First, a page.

Saturday, April 25, 2015


Two new pieces have been added to the Parkway series.  The focus of this series is on striated colorways.  Striation is a geological term for parallel lines or scratches occurring on the surface of rocks.  Striation in art is parallel lines placed together.  

"Detour"  18 x 18 mounted, Lori LaBerge  2015

I am varying color combinations in striated fashion on each of these works.  The series will reference the Blue Ridge Parkway to continue my interest in roadways and celebrate our local parkway.  

"Detour" breaks the rules slightly.  There tends to be a general rule I've heard multiple times in art classes to never divide a work in half.   I like the even placement of the light and dark grays in this piece.  The brighter colors break it up while the lilac color placement and white lines allow one's eye to travel throughout the piece.  

There is nothing like driving along the parkway and suddenly seeing one of the detour or no entry signs on the road ahead, leaving you with one option:  turn around and enjoy the view.

 "Triple Tunnel"  18 x 18 mounted, Lori LaBerge  2015

"Triple Tunnel" developed from the three tunnels located one after the other on the parkway.  This is near Ferrin Knob at mileposts 400.9, 401.3 and 401.5.  We, as a family, have always loved tunnels.  When the kids were young, we would all raise our hands, with the exception of the driver, and scream as we drove through. Great memories.  The triple tunnel was and still is a favorite.

The striated colors were placed horizontal.  The metal "tunnels" provide contrast through both being placed vertically with a chain in the same direction.  As one drives through the actual tunnels, the first two are fairly close together while the third is slightly further away.  I placed the metal tubes to reflect this.

It is interesting that when I first drew out this design it was to be a cityscape.  It took a 180 degree turn and became a parkway piece.  The blues and greens reflect the sky and grass seen along the drive while the reds and orange remind me of the beautiful sunsets on the parkway.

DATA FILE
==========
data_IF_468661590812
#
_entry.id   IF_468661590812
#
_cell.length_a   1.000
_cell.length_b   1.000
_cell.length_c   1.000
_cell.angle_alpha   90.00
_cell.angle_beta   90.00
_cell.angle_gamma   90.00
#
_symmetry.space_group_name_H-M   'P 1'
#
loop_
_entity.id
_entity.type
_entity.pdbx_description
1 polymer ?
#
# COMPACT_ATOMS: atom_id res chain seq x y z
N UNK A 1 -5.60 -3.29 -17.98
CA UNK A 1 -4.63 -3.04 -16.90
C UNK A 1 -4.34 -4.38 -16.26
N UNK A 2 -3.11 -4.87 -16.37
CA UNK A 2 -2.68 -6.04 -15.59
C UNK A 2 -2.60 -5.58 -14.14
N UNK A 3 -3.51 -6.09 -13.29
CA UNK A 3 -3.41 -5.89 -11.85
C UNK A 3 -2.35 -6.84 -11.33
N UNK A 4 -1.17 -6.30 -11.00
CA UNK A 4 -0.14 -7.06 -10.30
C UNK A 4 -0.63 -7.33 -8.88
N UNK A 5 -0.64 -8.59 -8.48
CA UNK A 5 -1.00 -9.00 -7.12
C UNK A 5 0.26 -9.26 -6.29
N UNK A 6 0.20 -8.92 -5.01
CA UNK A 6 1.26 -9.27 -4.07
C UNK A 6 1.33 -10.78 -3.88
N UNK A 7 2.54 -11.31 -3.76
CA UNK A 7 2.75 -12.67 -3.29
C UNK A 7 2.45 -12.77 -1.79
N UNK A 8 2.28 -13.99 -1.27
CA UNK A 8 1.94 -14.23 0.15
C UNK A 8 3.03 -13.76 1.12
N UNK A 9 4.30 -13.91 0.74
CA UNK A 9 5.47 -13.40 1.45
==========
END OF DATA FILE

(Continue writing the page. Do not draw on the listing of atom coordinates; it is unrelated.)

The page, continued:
I find that color becomes extremely important in geometric works.  We have choices of neutrals, bolds, pastels, etc. to be used to define geometric areas of a work. Review some of your geometric works or view some on the internet, study color placement and have a great day.

Saturday, April 18, 2015


Susan Feller leads the way during a woodland walk to a local waterfall at "Retreat in the Mountains 2015".

A wonderful weekend of education, hooking, laughter and music was had by all.

Here are some of the rugs seen during the Sunday "Throwdown", where we place rugs on the porch for all to see.

Partial shot of rug being worked on by Elaine Montambeau.  The colors pop against the neutral blue-grays.  3-D flowers add to the beauty.

Close-up of Keri Sue Brunk's geometric.  Note the variation of hooking in alternating circles that she incorporated.  Colors are a dream.

This rug hooked by Liz Gordon shows her love of folk art.  Lots of neutrals in this with a wonderful pop of turquoise.

Beth Tembo was working on this piece last year and now we get to see the completed work.  The contrasting geometric design on the sides compliments the piece nicely.  Special thanks to Beth for helping me out with our weaving session.  Never would have completed my little 4 x 4 square without her help.

Deb Smith, editor of Rug Hooking Magazine, brought along this work to show.  It has a beautiful crocheted edging she explained to us over the weekend.  Note the sparseness of this piece with the subtle snowflakes in the background.

Deb also explained the dye process for the beautiful mix of color in the background of this piece. (Partial photo of work)

Karen Larsen was working on some Koi fish.  This shot gives a good idea of how the blue background on the top will show up against the motifs in the rug.  The blues will show off the fish beautifully.

Geometric hooked by Nancy Parcels.  The unexpected pop of bright yellow Nancy added brings life and a contemporary feel to this traditional design.